"...couldn't be arsed to attend even one concom meeting."
In an act of amazing and utter coolness, Rio Grande Games has re-iterated their friendly policy toward fan cards. In so doing, they also asked fan creators help them out, by formulating the name "[My Expansion Name], a Fan Expansion for Dominion" and avoid the formulation "Dominion: [My Expansion Name]" which is reserved for official expansions. This is to prevent confusion. My original three disclaimers still apply as well.

This card can make draw piles as open as the recipe for the OpenSoda that Penguicon serves in the ConSuite. Your deck remains face-up, even after you shuffle it. The only way to get it face-down again is to play another OpenSoda. But you can only use each copy of OpenSoda once, and it will throw itself out of the game. There are only ten copies in the supply.

Sometimes you want to know "Should I play this card which will draw the next card in my deck?" Well, with OpenSoda, you can put your draw pile face-up. Now you're drawing from what used to be on the bottom, and you will always see what's next.

At other times, you have a deck-inspection attack like Pirate Ship, Thief, Swindler, or Saboteur, and you're wondering whether it's worthwhile to play it. If you play OpenSoda against everyone else's decks, you can see if they have some delectable goodies on top, just waiting for your destruction. If someone else does that to you, you can play OpenSoda to put your deck back face down.

I wanted to see if I could design a card that would actually motivate players to buy Curses (a negative one victory point card, which doesn't do anything). Normally no one buys Curses. They exist only to inflict on other people. Kimba's "+1 Buy" lets you buy an extra card on the turn you play it. I'll bet you'll use that Buy to get a Curse card, which only costs zero dollars. This card uses Curses as an incredibly powerful fuel. The question is, can you get rid of them by the end of the game?

Say what you want about Kimba, she did some things that we don't have anymore, in ways that sometimes went unnoticed. This card is useful too-- if you bite the bullet, make the hard choices, and accept the damage of Curses to your deck. I dare you!

They say each good Dominion card tells a little story. The story is about what the card does in the start of the game, what it does in the midgame, and what it does in the endgame. Let's just say the Kimba card had too much of a story on it. I just couldn't fit all the effects I wanted to have. At one point I had Kimba trashing everyone else's Potion cards, because she's a teetotaler. And so on. I was doing too much with one card. So I split some of the effects to their own cards. Like this one:

This card will throw itself out of the game at the absolute last minute. (Perhaps even at one AM on the morning of the convention.) Everybody's holding onto their copies of this, holding out hope, because the earlier you play it, the less it's worth. Finally someone will throw one in the trash to get rid of Gold or Platinum from their opponents. (Canceled plane tickets.) Then all of a sudden everybody is trashing Hhhhhhwil Hhhhhhhwheaton. It's like an extravaganza of Hhwheaton-trashing.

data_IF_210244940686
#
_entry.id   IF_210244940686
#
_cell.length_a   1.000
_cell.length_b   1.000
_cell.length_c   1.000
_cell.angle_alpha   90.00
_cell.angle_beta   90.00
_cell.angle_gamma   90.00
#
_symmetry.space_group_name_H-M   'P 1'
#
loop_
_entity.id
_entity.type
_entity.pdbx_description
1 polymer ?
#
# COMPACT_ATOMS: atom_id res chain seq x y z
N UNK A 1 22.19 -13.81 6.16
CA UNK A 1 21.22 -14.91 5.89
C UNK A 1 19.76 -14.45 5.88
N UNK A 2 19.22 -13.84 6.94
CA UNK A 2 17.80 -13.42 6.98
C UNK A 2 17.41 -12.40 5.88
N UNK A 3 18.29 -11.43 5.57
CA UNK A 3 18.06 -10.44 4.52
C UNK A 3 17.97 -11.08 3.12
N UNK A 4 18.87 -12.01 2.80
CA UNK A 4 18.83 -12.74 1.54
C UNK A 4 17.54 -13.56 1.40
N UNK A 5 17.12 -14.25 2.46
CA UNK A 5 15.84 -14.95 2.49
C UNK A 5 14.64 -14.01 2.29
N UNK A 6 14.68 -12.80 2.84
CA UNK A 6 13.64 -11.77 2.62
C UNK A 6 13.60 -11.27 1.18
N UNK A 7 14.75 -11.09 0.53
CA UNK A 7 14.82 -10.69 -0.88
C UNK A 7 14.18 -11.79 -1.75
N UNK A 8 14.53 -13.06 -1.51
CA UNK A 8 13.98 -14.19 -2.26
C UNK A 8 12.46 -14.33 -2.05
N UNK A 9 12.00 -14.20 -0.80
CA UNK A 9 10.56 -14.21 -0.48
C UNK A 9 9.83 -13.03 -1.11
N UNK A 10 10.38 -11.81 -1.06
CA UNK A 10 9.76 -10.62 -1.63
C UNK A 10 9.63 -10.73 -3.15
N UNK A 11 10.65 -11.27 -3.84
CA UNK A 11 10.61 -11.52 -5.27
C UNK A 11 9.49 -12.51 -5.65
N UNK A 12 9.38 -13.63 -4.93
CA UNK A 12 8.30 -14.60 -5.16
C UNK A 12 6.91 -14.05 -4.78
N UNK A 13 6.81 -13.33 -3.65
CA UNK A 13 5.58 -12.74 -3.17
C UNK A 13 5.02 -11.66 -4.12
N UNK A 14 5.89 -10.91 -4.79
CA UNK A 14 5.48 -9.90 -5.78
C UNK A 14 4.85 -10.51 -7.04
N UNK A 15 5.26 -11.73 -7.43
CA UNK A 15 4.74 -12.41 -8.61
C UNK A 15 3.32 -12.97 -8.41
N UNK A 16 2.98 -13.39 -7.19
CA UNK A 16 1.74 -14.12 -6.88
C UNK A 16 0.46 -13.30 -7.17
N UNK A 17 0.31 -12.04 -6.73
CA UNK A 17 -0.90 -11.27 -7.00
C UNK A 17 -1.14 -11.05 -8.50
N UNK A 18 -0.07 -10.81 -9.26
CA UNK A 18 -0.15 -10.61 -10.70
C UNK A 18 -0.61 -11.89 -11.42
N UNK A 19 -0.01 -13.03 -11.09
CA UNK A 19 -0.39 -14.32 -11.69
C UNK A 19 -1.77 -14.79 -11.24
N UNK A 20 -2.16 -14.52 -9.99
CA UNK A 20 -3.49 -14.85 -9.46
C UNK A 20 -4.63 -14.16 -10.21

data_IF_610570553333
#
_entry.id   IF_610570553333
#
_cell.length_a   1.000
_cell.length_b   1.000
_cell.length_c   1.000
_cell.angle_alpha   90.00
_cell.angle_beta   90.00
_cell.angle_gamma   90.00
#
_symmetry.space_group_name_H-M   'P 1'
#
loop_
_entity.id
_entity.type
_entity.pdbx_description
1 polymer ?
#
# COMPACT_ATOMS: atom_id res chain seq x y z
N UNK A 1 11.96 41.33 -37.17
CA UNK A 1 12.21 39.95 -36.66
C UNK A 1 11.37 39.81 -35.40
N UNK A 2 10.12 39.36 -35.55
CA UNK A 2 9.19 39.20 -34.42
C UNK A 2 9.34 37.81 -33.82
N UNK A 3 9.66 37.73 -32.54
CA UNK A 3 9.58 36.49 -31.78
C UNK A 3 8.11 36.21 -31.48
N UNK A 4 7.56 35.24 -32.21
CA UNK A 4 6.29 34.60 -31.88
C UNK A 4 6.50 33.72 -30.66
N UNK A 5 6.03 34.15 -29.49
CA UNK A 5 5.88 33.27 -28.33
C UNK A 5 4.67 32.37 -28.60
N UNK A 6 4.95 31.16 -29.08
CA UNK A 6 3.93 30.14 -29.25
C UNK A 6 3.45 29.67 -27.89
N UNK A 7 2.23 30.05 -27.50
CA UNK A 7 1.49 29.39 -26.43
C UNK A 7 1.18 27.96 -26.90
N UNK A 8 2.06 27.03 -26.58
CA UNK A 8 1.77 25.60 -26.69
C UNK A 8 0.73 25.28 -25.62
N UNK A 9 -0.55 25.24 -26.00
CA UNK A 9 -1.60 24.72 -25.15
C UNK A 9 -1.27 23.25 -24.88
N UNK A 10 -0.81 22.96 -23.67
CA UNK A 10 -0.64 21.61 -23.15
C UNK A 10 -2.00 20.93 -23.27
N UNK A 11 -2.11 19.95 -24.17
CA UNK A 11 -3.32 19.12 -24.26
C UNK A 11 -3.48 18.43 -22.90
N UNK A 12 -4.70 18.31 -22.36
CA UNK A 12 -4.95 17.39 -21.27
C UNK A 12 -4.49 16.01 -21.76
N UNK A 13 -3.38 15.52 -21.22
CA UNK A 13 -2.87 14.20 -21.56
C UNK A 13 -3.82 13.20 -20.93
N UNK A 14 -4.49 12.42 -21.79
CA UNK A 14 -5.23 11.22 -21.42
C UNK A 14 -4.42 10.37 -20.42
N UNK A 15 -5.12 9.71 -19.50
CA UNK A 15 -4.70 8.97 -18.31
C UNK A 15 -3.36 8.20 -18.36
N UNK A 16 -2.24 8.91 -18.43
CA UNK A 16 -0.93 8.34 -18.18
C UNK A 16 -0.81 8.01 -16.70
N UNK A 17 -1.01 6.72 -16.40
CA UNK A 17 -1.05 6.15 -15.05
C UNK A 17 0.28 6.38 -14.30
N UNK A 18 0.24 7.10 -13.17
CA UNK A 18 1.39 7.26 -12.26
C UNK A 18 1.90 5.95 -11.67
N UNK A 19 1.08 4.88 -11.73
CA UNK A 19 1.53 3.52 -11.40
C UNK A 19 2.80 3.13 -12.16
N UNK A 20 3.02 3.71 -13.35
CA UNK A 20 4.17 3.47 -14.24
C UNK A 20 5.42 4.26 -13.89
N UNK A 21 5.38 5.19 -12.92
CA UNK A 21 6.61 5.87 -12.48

Keep in mind that the trashing effect happens when your card gets trashed for any reason, not just when the card trashes itself. If someone hits your Hhwil with Thief or Saboteur, it attacks everyone other than you even though it's not your turn.

I didn't have the heart to put this person on the card. Suffice it to say that when you take on a job and are never heard from again, it is vitally important that we at least get one message from you, acknowledging that you got our email firing you. Otherwise, no one else is able to do your job, because they don't know what arrangements you might be making behind the scenes.
A poster in Ops at U-Con advertised seeking geeks to be interviewed, for an honors thesis about geek culture. So I emailed Rachel Yung at and signed up. If you self-identify as a geek, Rachel wishes you to do likewise. Here is a transcript of the interview.
Read more... )
My memory is weird. It fails me often, and that has been one of my most serious weaknesses as Conchair. But my emotional memory is my strength. When things are at their best, and I'm happy, I vividly remember the bad times as a cautionary tale, and steer clear of disasters. When things are at their worst, and I'm disappointed or ashamed, I vividly remember how things went well, and keep energized. This year's concom, of this particular convention, can say a lot of things, but they cannot say the Conchair ever run and hid.

March is the worst. Every year, my memory of the previous year's triumph fades gradually, like a battery. I feel less and less enthusiastic until I actually arrive at Penguicon on Thursday night or Friday. Three days later, most of the others who sacrificed as much as I did just want to put it behind them, while I am at my most excited peak.

It's my job to visualize the worst that could happen, remember the failure modes of past years, and act to prevent it. It's draining. At the worst times, I remind myself to picture the positive experiences of the weekend in my mind. To actually daydream about Penguicon. Then I get a recharge. Concom meetings and SMOS dinners are essential for this.